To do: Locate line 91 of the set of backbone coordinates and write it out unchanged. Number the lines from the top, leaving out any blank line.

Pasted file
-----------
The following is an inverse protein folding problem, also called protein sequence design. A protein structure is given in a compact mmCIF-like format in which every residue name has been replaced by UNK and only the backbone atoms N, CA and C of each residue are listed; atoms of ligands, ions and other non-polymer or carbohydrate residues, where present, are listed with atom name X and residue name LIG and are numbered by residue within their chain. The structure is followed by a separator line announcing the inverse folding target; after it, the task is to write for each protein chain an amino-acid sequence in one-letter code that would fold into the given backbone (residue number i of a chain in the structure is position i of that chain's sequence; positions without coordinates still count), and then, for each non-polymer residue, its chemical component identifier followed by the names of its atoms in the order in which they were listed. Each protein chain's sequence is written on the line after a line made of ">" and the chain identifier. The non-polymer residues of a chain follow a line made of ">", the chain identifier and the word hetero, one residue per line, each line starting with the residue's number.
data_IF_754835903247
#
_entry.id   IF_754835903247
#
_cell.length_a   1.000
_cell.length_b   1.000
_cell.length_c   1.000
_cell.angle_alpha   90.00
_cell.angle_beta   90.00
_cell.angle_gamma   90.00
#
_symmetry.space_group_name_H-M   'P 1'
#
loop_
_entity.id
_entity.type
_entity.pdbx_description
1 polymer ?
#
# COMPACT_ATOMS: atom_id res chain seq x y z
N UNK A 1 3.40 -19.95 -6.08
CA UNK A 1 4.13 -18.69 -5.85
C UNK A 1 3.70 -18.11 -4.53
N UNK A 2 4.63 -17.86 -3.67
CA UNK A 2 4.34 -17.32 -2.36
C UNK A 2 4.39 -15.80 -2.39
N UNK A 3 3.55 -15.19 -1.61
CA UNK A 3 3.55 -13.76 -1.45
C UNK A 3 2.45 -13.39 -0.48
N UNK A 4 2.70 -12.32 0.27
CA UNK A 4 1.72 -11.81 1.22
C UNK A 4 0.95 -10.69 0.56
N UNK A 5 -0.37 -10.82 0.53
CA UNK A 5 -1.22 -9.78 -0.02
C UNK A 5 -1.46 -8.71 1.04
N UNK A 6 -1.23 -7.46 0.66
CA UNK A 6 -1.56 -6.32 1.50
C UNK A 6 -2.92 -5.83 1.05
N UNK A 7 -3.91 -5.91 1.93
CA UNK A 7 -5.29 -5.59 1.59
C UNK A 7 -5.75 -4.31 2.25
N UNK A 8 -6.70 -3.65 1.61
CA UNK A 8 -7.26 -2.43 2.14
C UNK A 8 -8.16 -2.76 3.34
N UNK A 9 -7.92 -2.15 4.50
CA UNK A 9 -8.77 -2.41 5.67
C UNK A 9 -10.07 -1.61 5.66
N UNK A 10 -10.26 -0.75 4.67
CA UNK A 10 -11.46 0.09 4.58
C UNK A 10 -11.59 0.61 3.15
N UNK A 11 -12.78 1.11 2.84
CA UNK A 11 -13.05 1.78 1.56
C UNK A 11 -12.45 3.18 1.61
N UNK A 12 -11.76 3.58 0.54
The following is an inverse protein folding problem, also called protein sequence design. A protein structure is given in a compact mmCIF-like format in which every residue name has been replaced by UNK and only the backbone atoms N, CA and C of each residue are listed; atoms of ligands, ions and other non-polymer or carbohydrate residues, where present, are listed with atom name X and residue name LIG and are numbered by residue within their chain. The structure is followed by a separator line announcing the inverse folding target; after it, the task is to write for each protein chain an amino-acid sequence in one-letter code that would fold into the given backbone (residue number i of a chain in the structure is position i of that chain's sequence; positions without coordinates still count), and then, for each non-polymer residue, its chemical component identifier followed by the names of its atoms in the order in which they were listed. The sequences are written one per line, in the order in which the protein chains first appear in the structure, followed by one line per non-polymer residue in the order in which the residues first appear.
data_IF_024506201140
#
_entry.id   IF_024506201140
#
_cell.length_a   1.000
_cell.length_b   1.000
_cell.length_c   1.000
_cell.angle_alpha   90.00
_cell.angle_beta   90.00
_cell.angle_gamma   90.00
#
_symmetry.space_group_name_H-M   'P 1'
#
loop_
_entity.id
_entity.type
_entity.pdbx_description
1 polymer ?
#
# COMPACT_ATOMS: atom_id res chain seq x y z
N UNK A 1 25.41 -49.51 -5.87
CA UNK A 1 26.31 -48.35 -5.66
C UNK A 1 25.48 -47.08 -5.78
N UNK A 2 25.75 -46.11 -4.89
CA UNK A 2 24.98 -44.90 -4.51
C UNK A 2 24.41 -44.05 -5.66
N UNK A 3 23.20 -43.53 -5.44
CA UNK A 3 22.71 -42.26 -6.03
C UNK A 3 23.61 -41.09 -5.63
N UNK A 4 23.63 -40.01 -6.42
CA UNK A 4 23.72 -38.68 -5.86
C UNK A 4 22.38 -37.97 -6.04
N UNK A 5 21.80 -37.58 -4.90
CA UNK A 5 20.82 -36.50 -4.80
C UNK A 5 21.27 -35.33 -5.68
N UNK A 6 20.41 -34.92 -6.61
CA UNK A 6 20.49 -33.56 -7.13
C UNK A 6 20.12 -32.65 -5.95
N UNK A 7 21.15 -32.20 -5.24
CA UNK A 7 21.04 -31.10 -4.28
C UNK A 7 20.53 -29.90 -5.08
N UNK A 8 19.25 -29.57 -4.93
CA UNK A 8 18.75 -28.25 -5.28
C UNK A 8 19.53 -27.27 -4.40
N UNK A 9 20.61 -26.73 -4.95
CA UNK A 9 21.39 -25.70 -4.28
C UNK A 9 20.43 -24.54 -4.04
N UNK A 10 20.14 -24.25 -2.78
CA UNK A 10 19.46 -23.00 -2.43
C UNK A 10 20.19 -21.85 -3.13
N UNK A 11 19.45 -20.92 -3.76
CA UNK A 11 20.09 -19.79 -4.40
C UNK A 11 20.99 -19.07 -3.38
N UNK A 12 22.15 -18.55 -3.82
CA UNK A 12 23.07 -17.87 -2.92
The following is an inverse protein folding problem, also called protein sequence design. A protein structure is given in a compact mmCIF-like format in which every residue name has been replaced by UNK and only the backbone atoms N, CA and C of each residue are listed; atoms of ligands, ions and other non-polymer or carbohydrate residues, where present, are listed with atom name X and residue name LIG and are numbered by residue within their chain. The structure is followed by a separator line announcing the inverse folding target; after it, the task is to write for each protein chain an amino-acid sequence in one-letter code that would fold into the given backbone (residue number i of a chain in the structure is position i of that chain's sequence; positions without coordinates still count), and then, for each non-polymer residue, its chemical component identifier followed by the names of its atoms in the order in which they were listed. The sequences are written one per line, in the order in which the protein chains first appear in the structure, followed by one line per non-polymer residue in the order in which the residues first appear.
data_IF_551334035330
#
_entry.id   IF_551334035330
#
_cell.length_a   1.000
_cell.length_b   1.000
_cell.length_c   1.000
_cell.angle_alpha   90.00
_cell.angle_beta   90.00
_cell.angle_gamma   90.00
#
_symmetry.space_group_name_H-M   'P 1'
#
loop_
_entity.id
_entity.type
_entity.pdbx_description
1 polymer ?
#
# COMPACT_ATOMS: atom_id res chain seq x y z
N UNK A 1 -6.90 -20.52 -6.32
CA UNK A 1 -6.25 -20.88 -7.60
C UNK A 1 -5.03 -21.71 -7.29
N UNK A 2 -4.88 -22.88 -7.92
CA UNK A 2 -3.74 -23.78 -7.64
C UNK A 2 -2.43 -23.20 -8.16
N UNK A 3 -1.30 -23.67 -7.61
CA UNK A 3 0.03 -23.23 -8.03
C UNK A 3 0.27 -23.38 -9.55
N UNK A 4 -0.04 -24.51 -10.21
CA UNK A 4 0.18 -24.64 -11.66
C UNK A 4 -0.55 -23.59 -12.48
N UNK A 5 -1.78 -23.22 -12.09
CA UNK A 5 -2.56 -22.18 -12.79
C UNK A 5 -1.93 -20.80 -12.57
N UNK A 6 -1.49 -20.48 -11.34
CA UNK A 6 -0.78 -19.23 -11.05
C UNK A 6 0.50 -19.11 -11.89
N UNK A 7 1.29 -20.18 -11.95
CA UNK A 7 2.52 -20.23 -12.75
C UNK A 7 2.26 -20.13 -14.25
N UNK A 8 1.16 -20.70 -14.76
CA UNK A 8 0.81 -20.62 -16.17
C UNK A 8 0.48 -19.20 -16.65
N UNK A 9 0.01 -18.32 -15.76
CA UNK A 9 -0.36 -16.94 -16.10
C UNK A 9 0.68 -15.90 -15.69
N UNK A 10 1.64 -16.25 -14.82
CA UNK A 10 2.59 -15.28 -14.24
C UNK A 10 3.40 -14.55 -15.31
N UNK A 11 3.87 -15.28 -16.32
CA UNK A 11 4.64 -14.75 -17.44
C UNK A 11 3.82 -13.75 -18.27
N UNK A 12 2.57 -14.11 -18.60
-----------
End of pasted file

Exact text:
C UNK A 5 21.27 -35.33 -5.68